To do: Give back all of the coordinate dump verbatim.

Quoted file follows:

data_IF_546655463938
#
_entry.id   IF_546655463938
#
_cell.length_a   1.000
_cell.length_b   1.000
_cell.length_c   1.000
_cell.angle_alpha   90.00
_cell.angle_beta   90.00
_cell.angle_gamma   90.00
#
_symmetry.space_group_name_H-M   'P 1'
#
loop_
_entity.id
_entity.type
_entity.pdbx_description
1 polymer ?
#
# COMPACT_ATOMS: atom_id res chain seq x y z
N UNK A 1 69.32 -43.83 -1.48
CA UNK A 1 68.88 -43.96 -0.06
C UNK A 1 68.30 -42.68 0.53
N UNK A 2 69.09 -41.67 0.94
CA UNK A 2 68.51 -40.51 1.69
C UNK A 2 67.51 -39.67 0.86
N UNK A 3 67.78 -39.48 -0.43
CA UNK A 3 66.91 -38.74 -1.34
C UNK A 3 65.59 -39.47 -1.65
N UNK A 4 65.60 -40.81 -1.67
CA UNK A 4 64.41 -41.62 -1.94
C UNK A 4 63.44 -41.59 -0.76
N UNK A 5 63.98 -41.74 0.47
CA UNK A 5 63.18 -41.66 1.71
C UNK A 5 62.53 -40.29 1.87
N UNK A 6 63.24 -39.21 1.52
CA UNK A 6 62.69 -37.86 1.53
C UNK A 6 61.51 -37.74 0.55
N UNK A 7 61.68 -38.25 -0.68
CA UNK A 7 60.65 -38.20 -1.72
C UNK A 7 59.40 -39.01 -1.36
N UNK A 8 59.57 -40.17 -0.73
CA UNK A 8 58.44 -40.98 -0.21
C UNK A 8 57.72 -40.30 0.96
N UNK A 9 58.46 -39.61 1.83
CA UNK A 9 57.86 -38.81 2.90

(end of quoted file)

data_IF_546655463938
#
_entry.id   IF_546655463938
#
_cell.length_a   1.000
_cell.length_b   1.000
_cell.length_c   1.000
_cell.angle_alpha   90.00
_cell.angle_beta   90.00
_cell.angle_gamma   90.00
#
_symmetry.space_group_name_H-M   'P 1'
#
loop_
_entity.id
_entity.type
_entity.pdbx_description
1 polymer ?
#
# COMPACT_ATOMS: atom_id res chain seq x y z
N UNK A 1 69.32 -43.83 -1.48
CA UNK A 1 68.88 -43.96 -0.06
C UNK A 1 68.30 -42.68 0.53
N UNK A 2 69.09 -41.67 0.94
CA UNK A 2 68.51 -40.51 1.69
C UNK A 2 67.51 -39.67 0.86
N UNK A 3 67.78 -39.48 -0.43
CA UNK A 3 66.91 -38.74 -1.34
C UNK A 3 65.59 -39.47 -1.65
N UNK A 4 65.60 -40.81 -1.67
CA UNK A 4 64.41 -41.62 -1.94
C UNK A 4 63.44 -41.59 -0.76
N UNK A 5 63.98 -41.74 0.47
CA UNK A 5 63.18 -41.66 1.71
C UNK A 5 62.53 -40.29 1.87
N UNK A 6 63.24 -39.21 1.52
CA UNK A 6 62.69 -37.86 1.53
C UNK A 6 61.51 -37.74 0.55
N UNK A 7 61.68 -38.25 -0.68
CA UNK A 7 60.65 -38.20 -1.72
C UNK A 7 59.40 -39.01 -1.36
N UNK A 8 59.57 -40.17 -0.73
CA UNK A 8 58.44 -40.98 -0.21
C UNK A 8 57.72 -40.30 0.96
N UNK A 9 58.46 -39.61 1.83
CA UNK A 9 57.86 -38.81 2.90